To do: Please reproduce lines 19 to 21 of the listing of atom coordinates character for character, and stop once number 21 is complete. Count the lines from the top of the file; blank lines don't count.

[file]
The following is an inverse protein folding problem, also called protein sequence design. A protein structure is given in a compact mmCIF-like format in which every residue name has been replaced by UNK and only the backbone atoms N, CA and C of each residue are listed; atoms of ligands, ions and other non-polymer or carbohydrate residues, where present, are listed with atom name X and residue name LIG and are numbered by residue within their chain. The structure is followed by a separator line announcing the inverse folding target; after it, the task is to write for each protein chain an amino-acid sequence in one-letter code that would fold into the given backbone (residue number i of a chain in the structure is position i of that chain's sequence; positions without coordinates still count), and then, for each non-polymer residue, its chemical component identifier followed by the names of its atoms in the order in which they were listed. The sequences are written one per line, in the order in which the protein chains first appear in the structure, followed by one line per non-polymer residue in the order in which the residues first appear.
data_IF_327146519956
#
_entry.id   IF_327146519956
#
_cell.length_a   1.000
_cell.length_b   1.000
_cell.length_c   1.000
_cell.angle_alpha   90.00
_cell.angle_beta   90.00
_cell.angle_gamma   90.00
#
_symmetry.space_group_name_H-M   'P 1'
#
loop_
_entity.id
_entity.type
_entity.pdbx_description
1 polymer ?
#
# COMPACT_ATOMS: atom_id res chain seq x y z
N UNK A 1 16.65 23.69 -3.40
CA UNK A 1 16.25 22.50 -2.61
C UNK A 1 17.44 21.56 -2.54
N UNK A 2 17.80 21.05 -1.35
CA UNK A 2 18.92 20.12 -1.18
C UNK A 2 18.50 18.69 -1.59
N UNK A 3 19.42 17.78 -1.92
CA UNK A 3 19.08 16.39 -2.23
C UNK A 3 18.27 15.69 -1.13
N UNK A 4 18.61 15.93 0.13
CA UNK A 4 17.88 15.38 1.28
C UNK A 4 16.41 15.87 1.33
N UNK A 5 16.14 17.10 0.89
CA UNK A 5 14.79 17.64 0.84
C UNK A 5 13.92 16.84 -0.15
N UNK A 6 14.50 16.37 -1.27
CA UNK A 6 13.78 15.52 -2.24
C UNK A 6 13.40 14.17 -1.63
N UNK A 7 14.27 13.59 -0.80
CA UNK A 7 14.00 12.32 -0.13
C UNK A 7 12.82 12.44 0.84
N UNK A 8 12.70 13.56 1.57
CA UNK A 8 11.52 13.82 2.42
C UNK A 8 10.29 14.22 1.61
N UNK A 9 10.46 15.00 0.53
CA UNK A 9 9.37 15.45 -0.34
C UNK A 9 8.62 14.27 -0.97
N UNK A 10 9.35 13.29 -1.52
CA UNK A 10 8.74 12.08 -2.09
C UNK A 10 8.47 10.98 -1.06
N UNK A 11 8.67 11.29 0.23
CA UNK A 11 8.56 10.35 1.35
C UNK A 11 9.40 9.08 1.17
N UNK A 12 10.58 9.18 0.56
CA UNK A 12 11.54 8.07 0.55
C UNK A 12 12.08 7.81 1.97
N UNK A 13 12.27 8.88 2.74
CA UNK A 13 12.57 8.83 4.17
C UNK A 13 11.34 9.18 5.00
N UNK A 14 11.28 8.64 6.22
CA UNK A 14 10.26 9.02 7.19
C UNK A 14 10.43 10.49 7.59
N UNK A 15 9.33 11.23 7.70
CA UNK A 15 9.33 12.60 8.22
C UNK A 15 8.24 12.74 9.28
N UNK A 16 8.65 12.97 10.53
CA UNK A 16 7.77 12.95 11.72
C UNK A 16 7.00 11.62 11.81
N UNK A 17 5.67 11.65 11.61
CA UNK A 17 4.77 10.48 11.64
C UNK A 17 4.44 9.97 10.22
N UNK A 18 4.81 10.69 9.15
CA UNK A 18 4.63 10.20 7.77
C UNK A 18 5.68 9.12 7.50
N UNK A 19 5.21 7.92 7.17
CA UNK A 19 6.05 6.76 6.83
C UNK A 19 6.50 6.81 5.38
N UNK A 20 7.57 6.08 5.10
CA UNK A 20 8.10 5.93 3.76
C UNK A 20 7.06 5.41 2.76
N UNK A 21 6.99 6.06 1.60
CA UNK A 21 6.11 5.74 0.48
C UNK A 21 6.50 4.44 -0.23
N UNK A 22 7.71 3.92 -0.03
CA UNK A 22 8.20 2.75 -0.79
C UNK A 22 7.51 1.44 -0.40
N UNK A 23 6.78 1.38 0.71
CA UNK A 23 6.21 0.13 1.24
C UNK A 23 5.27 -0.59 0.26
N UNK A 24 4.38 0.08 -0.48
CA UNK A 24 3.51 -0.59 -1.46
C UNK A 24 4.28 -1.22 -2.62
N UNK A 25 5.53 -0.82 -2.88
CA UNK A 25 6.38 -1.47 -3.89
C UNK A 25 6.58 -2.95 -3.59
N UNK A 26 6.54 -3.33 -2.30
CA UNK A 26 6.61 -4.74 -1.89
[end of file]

1 polymer ?
#
# COMPACT_ATOMS: atom_id res chain seq x y z